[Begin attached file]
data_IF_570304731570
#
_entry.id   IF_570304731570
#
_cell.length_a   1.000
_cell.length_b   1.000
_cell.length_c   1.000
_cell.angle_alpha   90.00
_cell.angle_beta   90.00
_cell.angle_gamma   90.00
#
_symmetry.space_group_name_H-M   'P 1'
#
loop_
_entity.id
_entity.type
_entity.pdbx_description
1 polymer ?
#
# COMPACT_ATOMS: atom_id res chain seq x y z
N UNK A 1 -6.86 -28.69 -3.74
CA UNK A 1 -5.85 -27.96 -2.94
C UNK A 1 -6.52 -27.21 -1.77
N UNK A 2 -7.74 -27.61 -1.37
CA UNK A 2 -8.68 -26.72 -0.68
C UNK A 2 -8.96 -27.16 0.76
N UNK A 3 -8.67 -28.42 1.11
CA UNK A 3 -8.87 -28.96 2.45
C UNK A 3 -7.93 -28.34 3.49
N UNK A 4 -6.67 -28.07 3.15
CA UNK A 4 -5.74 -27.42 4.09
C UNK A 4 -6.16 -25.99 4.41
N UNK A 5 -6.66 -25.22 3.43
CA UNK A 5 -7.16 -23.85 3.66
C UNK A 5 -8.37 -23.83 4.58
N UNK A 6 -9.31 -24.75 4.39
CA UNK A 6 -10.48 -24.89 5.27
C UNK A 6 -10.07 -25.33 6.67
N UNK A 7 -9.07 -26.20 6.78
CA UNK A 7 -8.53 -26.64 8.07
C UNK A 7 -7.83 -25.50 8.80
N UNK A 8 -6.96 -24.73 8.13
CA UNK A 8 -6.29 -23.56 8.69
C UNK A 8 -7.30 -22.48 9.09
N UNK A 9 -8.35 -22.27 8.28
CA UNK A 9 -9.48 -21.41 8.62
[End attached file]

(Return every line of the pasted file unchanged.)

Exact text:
data_IF_570304731570
#
_entry.id   IF_570304731570
#
_cell.length_a   1.000
_cell.length_b   1.000
_cell.length_c   1.000
_cell.angle_alpha   90.00
_cell.angle_beta   90.00
_cell.angle_gamma   90.00
#
_symmetry.space_group_name_H-M   'P 1'
#
loop_
_entity.id
_entity.type
_entity.pdbx_description
1 polymer ?
#
# COMPACT_ATOMS: atom_id res chain seq x y z
N UNK A 1 -6.86 -28.69 -3.74
CA UNK A 1 -5.85 -27.96 -2.94
C UNK A 1 -6.52 -27.21 -1.77
N UNK A 2 -7.74 -27.61 -1.37
CA UNK A 2 -8.68 -26.72 -0.68
C UNK A 2 -8.96 -27.16 0.76
N UNK A 3 -8.67 -28.42 1.11
CA UNK A 3 -8.87 -28.96 2.45
C UNK A 3 -7.93 -28.34 3.49
N UNK A 4 -6.67 -28.07 3.15
CA UNK A 4 -5.74 -27.42 4.09
C UNK A 4 -6.16 -25.99 4.41
N UNK A 5 -6.66 -25.22 3.43
CA UNK A 5 -7.16 -23.85 3.66
C UNK A 5 -8.37 -23.83 4.58
N UNK A 6 -9.31 -24.75 4.39
CA UNK A 6 -10.48 -24.89 5.27
C UNK A 6 -10.07 -25.33 6.67
N UNK A 7 -9.07 -26.20 6.78
CA UNK A 7 -8.53 -26.64 8.07
C UNK A 7 -7.83 -25.50 8.80
N UNK A 8 -6.96 -24.73 8.13
CA UNK A 8 -6.29 -23.56 8.69
C UNK A 8 -7.30 -22.48 9.09
N UNK A 9 -8.35 -22.27 8.28
CA UNK A 9 -9.48 -21.41 8.62